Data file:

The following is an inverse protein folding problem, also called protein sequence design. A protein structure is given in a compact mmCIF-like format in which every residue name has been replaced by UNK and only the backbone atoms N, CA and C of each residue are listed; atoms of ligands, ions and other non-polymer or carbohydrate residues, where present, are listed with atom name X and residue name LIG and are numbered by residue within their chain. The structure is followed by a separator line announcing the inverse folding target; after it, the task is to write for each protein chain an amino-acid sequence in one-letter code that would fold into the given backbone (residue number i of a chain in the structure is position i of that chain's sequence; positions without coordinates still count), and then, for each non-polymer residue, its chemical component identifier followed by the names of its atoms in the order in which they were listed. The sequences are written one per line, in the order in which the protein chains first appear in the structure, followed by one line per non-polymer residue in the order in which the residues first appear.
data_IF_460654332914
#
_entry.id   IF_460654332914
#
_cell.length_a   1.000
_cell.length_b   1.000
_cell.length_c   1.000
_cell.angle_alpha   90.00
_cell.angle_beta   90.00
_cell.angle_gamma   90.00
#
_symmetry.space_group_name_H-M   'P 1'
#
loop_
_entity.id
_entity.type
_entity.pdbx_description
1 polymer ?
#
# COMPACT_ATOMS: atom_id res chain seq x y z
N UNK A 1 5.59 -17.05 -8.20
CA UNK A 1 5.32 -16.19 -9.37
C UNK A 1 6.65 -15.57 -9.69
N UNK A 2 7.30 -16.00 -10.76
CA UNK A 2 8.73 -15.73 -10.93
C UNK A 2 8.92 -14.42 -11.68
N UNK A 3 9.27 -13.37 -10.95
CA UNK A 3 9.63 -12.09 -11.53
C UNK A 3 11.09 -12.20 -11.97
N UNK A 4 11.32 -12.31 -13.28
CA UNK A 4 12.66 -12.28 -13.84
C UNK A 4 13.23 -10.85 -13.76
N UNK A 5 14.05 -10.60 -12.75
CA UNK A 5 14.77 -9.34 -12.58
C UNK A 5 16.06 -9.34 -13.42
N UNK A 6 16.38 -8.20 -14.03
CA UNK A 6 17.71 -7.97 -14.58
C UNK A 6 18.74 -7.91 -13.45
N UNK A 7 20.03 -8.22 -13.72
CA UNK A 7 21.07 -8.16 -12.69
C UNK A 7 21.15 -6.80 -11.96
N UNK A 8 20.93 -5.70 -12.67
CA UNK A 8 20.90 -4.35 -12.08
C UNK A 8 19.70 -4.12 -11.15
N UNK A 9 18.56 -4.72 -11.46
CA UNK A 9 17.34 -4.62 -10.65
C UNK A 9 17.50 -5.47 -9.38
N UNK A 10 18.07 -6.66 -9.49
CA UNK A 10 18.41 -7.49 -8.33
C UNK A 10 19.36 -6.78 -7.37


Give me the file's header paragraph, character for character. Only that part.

The following is an inverse protein folding problem, also called protein sequence design. A protein structure is given in a compact mmCIF-like format in which every residue name has been replaced by UNK and only the backbone atoms N, CA and C of each residue are listed; atoms of ligands, ions and other non-polymer or carbohydrate residues, where present, are listed with atom name X and residue name LIG and are numbered by residue within their chain. The structure is followed by a separator line announcing the inverse folding target; after it, the task is to write for each protein chain an amino-acid sequence in one-letter code that would fold into the given backbone (residue number i of a chain in the structure is position i of that chain's sequence; positions without coordinates still count), and then, for each non-polymer residue, its chemical component identifier followed by the names of its atoms in the order in which they were listed. The sequences are written one per line, in the order in which the protein chains first appear in the structure, followed by one line per non-polymer residue in the order in which the residues first appear.